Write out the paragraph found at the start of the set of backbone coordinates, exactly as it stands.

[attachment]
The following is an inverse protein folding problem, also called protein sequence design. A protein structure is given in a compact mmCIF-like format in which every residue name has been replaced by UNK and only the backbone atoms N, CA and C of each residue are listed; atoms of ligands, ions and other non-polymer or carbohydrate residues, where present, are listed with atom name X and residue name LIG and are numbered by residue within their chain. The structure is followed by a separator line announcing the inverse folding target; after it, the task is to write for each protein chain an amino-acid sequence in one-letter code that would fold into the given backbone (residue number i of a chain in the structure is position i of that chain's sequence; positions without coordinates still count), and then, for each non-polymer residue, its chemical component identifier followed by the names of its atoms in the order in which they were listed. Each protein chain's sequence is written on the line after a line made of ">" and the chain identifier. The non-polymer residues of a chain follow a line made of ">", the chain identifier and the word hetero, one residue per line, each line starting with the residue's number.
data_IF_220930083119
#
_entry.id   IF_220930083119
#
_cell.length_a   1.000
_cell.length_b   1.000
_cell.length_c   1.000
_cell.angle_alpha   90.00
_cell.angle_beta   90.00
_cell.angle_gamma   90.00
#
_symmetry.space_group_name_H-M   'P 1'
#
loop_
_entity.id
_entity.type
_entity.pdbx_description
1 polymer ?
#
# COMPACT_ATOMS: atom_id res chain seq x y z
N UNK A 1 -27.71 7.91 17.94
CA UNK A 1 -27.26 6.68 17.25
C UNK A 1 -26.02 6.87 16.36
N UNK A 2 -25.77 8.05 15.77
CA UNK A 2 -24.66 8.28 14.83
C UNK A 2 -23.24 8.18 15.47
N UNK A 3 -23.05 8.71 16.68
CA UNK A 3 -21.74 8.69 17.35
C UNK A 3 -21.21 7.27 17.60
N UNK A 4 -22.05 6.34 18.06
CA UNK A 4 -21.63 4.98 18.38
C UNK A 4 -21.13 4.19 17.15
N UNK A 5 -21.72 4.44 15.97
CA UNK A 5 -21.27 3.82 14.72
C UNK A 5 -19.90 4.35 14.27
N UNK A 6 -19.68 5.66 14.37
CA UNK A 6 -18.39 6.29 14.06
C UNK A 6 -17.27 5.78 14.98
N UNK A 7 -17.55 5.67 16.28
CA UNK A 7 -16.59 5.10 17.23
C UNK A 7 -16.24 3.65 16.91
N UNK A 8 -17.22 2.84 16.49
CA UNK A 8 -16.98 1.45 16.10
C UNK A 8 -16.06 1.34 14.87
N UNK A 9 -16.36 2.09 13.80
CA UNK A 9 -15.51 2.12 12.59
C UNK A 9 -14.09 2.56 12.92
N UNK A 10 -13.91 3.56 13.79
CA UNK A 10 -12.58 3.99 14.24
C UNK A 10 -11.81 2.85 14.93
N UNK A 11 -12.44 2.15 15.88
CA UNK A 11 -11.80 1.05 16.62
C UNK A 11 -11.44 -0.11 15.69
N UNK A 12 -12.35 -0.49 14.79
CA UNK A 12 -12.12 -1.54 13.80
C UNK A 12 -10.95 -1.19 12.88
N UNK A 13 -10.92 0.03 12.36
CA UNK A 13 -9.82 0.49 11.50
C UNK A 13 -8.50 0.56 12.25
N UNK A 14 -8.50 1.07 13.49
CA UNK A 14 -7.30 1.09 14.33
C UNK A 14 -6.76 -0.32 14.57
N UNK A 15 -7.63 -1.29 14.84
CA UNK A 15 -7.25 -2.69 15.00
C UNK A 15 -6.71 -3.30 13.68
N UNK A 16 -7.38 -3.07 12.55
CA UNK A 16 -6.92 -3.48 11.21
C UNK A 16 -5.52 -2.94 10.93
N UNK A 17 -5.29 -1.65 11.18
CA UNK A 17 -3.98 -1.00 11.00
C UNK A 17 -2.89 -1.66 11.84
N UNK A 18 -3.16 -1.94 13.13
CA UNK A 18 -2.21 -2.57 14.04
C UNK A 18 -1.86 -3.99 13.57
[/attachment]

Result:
The following is an inverse protein folding problem, also called protein sequence design. A protein structure is given in a compact mmCIF-like format in which every residue name has been replaced by UNK and only the backbone atoms N, CA and C of each residue are listed; atoms of ligands, ions and other non-polymer or carbohydrate residues, where present, are listed with atom name X and residue name LIG and are numbered by residue within their chain. The structure is followed by a separator line announcing the inverse folding target; after it, the task is to write for each protein chain an amino-acid sequence in one-letter code that would fold into the given backbone (residue number i of a chain in the structure is position i of that chain's sequence; positions without coordinates still count), and then, for each non-polymer residue, its chemical component identifier followed by the names of its atoms in the order in which they were listed. Each protein chain's sequence is written on the line after a line made of ">" and the chain identifier. The non-polymer residues of a chain follow a line made of ">", the chain identifier and the word hetero, one residue per line, each line starting with the residue's number.